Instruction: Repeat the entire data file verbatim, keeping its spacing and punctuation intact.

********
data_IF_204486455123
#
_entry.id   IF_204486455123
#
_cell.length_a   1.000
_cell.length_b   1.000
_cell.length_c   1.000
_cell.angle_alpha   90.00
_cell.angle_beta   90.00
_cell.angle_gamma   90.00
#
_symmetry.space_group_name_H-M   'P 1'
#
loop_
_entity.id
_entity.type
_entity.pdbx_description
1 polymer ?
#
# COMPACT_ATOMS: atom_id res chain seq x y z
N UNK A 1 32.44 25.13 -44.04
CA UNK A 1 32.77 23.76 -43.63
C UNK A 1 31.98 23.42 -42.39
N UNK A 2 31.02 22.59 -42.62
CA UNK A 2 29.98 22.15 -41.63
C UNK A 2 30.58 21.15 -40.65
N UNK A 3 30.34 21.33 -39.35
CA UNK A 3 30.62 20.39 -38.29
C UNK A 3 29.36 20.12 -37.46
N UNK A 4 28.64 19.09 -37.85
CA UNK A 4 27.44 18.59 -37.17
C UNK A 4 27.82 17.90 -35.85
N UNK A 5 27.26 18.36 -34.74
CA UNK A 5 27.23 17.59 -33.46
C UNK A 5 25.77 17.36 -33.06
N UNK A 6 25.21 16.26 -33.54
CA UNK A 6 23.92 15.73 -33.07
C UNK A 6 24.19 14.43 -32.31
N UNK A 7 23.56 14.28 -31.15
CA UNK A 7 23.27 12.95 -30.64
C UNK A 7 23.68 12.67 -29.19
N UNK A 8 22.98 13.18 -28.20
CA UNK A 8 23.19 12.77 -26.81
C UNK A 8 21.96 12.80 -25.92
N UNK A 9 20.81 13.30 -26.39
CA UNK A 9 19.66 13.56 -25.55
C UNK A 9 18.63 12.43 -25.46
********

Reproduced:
data_IF_204486455123
#
_entry.id   IF_204486455123
#
_cell.length_a   1.000
_cell.length_b   1.000
_cell.length_c   1.000
_cell.angle_alpha   90.00
_cell.angle_beta   90.00
_cell.angle_gamma   90.00
#
_symmetry.space_group_name_H-M   'P 1'
#
loop_
_entity.id
_entity.type
_entity.pdbx_description
1 polymer ?
#
# COMPACT_ATOMS: atom_id res chain seq x y z
N UNK A 1 32.44 25.13 -44.04
CA UNK A 1 32.77 23.76 -43.63
C UNK A 1 31.98 23.42 -42.39
N UNK A 2 31.02 22.59 -42.62
CA UNK A 2 29.98 22.15 -41.63
C UNK A 2 30.58 21.15 -40.65
N UNK A 3 30.34 21.33 -39.35
CA UNK A 3 30.62 20.39 -38.29
C UNK A 3 29.36 20.12 -37.46
N UNK A 4 28.64 19.09 -37.85
CA UNK A 4 27.44 18.59 -37.17
C UNK A 4 27.82 17.90 -35.85
N UNK A 5 27.26 18.36 -34.74
CA UNK A 5 27.23 17.59 -33.46
C UNK A 5 25.77 17.36 -33.06
N UNK A 6 25.21 16.26 -33.54
CA UNK A 6 23.92 15.73 -33.07
C UNK A 6 24.19 14.43 -32.31
N UNK A 7 23.56 14.28 -31.15
CA UNK A 7 23.27 12.95 -30.64
C UNK A 7 23.68 12.67 -29.19
N UNK A 8 22.98 13.18 -28.20
CA UNK A 8 23.19 12.77 -26.81
C UNK A 8 21.96 12.80 -25.92
N UNK A 9 20.81 13.30 -26.39
CA UNK A 9 19.66 13.56 -25.55
C UNK A 9 18.63 12.43 -25.46